The fifth annual Waterford Newfoundland exchange took place last week. The number of visitors might not have been as large as on previous occasions but the link is well maintained. The emigration trail stopped from Passage East and Waterford in the 1830s but new migrants could go there again as new opportunities are becoming available.
A strong delegation arrived from Canada and, at Waterford Institute of Technology, an economic conference revealed that trade and exchanges could boost jobs here. We learned that the Newfoundland area is undergoing a jobs boom and much of this is related to energy and mining. A huge investment has taken place there in Hydro power with many associated building jobs. Irish workers and businesses could possibly assist in these projects in the years ahead and an Irish trade mission did visit there last year.
Like Waterford, which has lost much of its industry, Newfoundland has lost paper plants and cod fishing. Now, with the energy boom, there is also a move towards eco style holidays that suit the province so there is a jobs boost in that area too. While here in Ireland we become obsessed with a broken bank and the addition of its losses to our national debt, the Canadians show a more frontier spirit.
A Councillor from St John’s remarked on the bad economic news pouring out on the people but she reckoned the Irish are strong and resilient enough to bounce back. We should look at our resources just as they did in the last few decades when they ran out of fish. A get up and go attitude is recommended.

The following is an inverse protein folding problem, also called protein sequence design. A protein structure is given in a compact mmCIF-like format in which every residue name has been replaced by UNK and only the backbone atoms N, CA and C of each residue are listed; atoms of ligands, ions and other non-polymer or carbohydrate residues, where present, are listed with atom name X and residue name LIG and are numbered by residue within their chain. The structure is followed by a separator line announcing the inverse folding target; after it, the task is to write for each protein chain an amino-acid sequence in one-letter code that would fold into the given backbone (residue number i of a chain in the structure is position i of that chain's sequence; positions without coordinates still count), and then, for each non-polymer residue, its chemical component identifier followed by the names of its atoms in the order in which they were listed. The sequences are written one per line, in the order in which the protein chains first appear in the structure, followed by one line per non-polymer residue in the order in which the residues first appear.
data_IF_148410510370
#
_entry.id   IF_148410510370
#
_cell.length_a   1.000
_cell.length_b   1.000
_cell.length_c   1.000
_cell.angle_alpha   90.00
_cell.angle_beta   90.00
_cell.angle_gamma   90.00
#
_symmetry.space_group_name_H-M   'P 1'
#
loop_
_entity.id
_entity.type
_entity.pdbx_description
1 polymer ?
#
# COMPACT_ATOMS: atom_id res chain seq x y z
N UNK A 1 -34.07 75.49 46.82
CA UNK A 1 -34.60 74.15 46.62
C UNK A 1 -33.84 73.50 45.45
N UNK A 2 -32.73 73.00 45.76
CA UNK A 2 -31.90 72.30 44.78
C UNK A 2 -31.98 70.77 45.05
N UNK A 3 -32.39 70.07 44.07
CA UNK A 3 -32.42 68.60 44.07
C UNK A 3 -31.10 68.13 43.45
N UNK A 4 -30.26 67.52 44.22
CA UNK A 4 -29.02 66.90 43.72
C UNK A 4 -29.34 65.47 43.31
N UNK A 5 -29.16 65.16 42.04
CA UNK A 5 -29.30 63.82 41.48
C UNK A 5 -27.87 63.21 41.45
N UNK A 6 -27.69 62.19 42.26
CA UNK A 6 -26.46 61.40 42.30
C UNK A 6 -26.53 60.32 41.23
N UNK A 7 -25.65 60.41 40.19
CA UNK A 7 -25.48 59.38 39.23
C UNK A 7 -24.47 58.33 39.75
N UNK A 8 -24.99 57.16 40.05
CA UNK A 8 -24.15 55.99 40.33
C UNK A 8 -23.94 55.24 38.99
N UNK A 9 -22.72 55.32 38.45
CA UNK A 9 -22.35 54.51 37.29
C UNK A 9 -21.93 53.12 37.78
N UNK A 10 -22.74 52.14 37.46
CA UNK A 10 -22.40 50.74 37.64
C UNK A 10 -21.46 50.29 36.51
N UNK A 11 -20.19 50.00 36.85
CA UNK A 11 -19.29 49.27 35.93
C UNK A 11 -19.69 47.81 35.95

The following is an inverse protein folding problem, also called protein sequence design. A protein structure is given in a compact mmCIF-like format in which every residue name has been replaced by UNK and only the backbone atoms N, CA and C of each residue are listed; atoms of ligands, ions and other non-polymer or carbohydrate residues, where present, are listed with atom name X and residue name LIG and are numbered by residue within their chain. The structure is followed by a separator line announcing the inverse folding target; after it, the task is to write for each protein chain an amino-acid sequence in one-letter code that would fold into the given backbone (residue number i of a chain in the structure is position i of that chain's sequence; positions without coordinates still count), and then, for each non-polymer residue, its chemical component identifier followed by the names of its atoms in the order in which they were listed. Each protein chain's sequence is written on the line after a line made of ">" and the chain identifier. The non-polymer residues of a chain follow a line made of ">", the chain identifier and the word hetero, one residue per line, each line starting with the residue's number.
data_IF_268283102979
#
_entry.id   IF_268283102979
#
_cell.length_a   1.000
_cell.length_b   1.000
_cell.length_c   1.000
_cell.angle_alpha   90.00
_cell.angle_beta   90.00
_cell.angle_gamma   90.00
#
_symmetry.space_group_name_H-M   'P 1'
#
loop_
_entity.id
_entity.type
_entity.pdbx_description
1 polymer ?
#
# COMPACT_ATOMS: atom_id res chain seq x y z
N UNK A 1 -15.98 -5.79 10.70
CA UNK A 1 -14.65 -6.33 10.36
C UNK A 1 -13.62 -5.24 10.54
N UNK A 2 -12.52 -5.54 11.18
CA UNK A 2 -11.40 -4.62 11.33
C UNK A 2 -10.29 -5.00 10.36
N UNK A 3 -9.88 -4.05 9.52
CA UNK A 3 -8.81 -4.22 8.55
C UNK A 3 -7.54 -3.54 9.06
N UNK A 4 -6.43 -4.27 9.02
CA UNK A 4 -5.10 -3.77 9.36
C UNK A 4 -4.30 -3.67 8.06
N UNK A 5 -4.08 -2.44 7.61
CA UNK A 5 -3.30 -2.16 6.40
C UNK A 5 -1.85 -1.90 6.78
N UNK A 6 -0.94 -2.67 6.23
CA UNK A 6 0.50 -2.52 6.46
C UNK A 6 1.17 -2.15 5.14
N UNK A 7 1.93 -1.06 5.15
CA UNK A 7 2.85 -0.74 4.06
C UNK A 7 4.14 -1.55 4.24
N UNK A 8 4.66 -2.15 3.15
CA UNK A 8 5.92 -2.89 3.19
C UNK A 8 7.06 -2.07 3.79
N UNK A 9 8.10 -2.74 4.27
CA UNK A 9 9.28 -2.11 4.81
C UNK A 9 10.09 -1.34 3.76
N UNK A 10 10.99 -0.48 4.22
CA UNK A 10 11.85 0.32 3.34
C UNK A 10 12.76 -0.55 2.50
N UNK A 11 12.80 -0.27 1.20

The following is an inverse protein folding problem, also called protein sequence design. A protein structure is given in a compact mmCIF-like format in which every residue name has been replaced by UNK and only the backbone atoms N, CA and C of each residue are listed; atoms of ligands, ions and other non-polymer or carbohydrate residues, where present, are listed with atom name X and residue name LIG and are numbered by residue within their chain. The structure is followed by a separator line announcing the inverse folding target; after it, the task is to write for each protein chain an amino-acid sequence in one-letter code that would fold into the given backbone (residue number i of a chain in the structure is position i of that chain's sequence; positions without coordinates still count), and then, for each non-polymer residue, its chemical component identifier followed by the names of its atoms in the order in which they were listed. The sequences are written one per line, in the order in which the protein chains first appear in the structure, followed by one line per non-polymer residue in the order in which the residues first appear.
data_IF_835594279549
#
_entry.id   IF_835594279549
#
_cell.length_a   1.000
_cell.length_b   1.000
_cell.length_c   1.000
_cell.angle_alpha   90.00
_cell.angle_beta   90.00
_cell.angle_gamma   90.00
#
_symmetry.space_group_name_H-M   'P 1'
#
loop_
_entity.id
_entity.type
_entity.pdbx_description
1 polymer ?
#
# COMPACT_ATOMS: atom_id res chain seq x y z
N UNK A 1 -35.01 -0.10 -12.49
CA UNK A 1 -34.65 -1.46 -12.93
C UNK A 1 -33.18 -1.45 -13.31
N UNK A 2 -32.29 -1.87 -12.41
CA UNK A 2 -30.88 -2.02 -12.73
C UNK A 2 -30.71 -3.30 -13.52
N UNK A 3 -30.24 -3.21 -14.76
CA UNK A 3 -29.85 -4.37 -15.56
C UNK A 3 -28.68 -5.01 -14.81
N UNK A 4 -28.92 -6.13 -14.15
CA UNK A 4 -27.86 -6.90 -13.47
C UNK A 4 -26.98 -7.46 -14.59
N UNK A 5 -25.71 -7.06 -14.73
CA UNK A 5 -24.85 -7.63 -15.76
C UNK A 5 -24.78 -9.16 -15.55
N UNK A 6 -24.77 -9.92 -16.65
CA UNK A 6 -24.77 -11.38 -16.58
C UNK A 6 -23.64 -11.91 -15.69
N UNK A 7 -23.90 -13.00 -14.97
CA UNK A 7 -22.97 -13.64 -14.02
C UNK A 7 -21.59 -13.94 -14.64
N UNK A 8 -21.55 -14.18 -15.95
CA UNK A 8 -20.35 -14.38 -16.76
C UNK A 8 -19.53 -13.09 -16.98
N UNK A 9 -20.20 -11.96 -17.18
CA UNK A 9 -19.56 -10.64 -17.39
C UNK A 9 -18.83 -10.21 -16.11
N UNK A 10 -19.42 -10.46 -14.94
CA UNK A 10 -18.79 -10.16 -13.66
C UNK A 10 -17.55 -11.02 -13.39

This point was also reiterated by a speaker from the ESRI, the Government think tank on the economy. Elgar of the ESRI reckoned that we in the South East have fallen behind the rest of the country since the Eighties, a point we know to be true if we look at failed regional industry and the lack of replacement jobs.
It is back to ‘me fein’ and doing it for ourselves in the near future as the Government has little money to dish out to the regions. The airport, port and motorway will add to potential options. There were some good examples of small local businesses based in the rural community that were doing well. Varying from fruit and fish businesses to IT and tourism, there are businesses that can expand. Education was seen as a great resource to build upon also. The Newfoundland may get us to think outward more and give us encouragement.
It could also be a source for some of our skilled people to seek short term work, just as they did in the old days when people travelled over for the fishing seasons.
Could history be revisited again with this connection? We watched some films of Irish music sessions in Canada as old traditions were kept alive. Will new Irish revitalise this cultural link? We were impressed with how proud the people of Newfoundland are of their Irish heritage.